Sunday, December 29, 2013

Troubled Thailand

Demagogues arouse the passions of the disaffected. They voice popular grievances and articulate demands questioning the legitimacy of the incumbent rulers, while all the time laying the groundwork for their own  rule. They use street protests to block, intimidate, or drive from power the dominant faction in the government. Throughout the ages, the choreographed  so-called 'mass revolts' played many roles: (1) it served to destabilise an electoral regime; (2) it provided a platform for its oligarch funders to depose an incumbent regime; (3) it disguised the fact that the oligarchic opposition had lost democratic elections; (4) it provided a political minority with a ‘fig-leaf of legitimacy’ when it was otherwise incapable of acting within a constitutional framework and (5) it allowed for the illegitimate seizure of power in the name of a pseudo ‘majority’, namely the protesters.

Some  have argued two contradictory positions: One the one hand, some simply reduce the oligarchy’s power grab to an ‘inter-elite struggle’ which has nothing to do with the ‘interests of the working class’, while others maintain the ‘masses’ in the street are protesting against an 'elitist regime'. Some support the masses ‘in revolt’ simply because of their ‘militancy’, their numbers and street courage, without examining the underlying leaders, their interests and links to the elite beneficiaries of a ‘regime change’. A few even argue that with popular, democratic demands, these revolts are progressive, should be supported as 'terrain for class struggle'. In other words, join the uprising and contest the oligarchs for leadership within the stage-managed revolts. What they are unwilling to recognise is that the oligarchs orchestrating the mass revolt are authoritarians who completely reject democratic procedures and electoral processes. Their aim is to establish a ‘junta’ (in the case of Thailand’s opposition couched  in the non-elected but radical sounding title a 'peoples council'), which will eliminate all democratic political and social institutions and freedoms and impose harsher, more repressive and regressive policies and institutions than those they replace. Not all the elected regimes are progressive.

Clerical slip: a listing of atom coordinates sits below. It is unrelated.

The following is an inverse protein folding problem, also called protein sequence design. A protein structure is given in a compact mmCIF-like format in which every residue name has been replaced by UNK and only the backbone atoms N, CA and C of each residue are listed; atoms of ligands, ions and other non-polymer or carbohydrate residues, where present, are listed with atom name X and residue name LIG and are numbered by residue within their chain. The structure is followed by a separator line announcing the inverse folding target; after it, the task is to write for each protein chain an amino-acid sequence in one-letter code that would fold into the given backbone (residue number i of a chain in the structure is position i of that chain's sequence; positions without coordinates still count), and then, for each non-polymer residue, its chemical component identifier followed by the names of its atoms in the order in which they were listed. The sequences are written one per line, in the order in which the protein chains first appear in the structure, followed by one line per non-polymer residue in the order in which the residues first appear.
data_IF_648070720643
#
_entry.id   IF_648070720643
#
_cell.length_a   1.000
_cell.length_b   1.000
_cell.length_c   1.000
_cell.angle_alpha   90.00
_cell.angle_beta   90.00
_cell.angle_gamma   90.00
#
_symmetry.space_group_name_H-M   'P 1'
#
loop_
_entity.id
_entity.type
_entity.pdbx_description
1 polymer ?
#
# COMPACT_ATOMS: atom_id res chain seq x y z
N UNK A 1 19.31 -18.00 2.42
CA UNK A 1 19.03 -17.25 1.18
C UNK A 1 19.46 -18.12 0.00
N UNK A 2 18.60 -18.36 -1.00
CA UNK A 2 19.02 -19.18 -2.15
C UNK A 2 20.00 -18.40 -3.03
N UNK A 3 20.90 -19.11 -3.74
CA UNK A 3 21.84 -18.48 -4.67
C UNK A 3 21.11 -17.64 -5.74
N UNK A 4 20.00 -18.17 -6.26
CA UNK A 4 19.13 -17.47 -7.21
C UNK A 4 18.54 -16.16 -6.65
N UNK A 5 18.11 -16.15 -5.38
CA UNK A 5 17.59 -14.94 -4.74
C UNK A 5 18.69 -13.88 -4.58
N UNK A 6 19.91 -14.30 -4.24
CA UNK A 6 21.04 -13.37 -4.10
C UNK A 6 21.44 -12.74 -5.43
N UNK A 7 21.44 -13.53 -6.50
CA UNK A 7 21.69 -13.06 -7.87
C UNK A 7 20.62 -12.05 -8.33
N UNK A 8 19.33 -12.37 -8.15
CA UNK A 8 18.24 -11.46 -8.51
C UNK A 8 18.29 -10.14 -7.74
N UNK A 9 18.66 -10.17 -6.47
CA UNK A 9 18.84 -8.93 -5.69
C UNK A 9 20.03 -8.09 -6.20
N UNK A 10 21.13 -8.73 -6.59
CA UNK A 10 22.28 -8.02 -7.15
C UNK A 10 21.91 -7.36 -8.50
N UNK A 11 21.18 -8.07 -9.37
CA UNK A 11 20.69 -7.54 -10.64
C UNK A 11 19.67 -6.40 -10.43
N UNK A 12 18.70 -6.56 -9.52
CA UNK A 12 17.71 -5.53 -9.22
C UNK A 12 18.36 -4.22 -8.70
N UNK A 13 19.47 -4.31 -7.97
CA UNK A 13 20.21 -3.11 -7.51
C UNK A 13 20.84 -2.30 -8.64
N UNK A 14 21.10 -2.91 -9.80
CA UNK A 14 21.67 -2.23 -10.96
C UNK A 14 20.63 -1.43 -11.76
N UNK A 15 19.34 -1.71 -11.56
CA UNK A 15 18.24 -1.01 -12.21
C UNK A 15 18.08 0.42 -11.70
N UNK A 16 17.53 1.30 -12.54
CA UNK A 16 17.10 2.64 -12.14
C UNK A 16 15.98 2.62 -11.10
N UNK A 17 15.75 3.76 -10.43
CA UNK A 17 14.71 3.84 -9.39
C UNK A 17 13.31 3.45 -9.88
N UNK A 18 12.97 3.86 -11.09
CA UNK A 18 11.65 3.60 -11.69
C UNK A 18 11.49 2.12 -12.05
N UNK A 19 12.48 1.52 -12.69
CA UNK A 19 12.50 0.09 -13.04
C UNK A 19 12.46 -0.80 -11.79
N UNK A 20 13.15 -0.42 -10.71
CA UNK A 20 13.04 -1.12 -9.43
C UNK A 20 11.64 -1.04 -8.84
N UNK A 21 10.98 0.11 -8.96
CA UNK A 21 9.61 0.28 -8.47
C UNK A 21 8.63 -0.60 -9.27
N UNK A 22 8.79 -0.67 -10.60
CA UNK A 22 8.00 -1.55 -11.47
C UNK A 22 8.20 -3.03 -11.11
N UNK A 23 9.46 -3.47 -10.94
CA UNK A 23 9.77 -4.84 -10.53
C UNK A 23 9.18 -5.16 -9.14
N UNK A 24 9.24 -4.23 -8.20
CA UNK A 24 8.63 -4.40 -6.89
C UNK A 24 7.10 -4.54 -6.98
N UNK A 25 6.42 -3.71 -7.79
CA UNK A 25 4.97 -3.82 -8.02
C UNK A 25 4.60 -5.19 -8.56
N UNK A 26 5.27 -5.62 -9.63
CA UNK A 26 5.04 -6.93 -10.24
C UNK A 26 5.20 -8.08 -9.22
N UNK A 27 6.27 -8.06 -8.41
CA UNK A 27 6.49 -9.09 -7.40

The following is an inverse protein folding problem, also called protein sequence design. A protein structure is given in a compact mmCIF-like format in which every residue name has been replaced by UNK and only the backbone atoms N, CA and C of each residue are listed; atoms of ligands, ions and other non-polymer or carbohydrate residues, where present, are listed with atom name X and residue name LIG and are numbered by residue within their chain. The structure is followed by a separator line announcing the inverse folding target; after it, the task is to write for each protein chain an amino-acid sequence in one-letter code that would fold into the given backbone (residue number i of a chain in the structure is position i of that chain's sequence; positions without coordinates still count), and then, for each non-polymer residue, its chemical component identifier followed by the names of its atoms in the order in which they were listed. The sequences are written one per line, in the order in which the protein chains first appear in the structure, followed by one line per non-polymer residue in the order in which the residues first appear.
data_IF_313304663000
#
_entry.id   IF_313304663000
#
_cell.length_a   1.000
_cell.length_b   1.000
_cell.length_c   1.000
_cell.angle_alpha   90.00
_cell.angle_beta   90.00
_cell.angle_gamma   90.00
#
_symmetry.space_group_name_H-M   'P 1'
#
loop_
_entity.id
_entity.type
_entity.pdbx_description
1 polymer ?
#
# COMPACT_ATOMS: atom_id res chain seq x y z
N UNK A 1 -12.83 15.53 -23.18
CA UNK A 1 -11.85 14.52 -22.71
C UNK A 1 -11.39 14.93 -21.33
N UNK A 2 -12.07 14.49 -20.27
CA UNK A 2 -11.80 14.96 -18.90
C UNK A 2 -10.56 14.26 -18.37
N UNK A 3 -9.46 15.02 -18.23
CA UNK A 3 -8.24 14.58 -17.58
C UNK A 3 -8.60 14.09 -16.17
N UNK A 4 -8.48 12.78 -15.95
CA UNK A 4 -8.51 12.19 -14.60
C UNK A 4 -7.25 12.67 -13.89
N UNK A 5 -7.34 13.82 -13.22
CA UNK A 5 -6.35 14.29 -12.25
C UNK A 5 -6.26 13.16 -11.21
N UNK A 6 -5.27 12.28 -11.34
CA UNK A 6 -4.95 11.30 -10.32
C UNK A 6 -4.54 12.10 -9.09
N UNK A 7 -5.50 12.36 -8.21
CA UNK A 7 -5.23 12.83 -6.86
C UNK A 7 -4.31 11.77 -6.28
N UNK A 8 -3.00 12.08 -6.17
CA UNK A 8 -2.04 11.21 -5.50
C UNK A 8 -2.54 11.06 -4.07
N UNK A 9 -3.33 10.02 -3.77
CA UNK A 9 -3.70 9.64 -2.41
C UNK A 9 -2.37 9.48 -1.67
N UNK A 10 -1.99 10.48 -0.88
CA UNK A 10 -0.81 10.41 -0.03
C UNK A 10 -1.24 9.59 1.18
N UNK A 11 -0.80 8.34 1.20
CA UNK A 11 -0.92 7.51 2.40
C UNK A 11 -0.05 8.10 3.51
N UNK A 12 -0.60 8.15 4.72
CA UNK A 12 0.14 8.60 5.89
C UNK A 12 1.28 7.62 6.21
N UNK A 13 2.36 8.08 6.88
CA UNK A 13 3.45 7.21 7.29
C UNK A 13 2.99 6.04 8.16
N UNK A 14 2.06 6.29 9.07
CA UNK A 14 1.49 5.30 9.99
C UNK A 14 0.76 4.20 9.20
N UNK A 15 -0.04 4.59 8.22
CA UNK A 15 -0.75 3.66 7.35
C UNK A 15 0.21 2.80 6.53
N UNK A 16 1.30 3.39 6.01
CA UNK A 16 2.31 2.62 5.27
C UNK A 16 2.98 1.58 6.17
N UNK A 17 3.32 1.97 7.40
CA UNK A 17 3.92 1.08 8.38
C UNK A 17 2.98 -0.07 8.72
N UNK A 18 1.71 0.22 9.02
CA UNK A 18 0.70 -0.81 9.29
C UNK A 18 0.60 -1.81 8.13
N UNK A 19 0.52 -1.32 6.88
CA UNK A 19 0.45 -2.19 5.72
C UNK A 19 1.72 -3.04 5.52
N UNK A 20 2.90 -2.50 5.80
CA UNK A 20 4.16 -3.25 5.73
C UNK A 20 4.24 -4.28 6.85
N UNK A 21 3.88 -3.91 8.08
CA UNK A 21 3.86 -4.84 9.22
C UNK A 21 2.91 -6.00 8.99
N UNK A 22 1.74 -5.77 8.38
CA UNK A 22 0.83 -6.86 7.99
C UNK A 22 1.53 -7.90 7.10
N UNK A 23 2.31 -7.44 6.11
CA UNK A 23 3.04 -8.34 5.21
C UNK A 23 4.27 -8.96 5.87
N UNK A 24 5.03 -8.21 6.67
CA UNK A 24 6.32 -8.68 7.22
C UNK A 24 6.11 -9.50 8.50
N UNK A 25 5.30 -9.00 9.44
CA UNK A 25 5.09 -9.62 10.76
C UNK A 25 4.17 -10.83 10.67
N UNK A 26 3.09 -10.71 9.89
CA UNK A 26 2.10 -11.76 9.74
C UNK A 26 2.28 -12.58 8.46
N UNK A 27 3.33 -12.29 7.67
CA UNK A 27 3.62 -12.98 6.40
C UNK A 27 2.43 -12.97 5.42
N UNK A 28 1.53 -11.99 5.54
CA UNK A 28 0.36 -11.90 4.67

Many ‘democracies’ are ruled by one set of oligarchs.  In Thailand, the democratically-elected Prime Minister, Yingluck Shinawatra, represents a section of the economic elite with ties and support in the rural areas, especially the North-East, as well as deep trade relations with China. The opponents, led by Suthep Thaugsuban, are urban-based elite and favour a more neo-liberal agenda linked to the US against the rural patronage-populist agenda of Ms. Shinawatra.
"We are rich and our children are educated in Bangkok," said Nonthapan Suwananon, an anti-government protestor who manages an office. "They are poor, uneducated and have been bought out by Thaksin and his lot."

The  vote in 2011 was  Pheua Thai 15,744,190 votes and the Democrat Party 11,433,762. The overall turnout was over 71% - a large number compared to the USA. The final margin was 4.2 million votes. It was, by any comparative standard, a landslide with a giant rebuke to Suthep who had been involved in  running the country for the previous 3 years. All observers agree that Pheua Thai will win any future election.  Hence the opposition to the calling for any election and the boycott and obstruction of the process to have an election in February.

 While neither the ruling or opposing factions represented the interests of the wage workers, the principle of representative government is the best we have got at present. When the oligarchs ‘stage-manage’ mass revolts and take over the regime, the big losers include the democratic electorate and most of the protesters. Liberals who had thoughtlessly supported the ‘mass revolts’ will later publish their scholarly essays on ‘the revolution betrayed” without admitting to their own betrayal of democratic principles.

Greatly adapted from here

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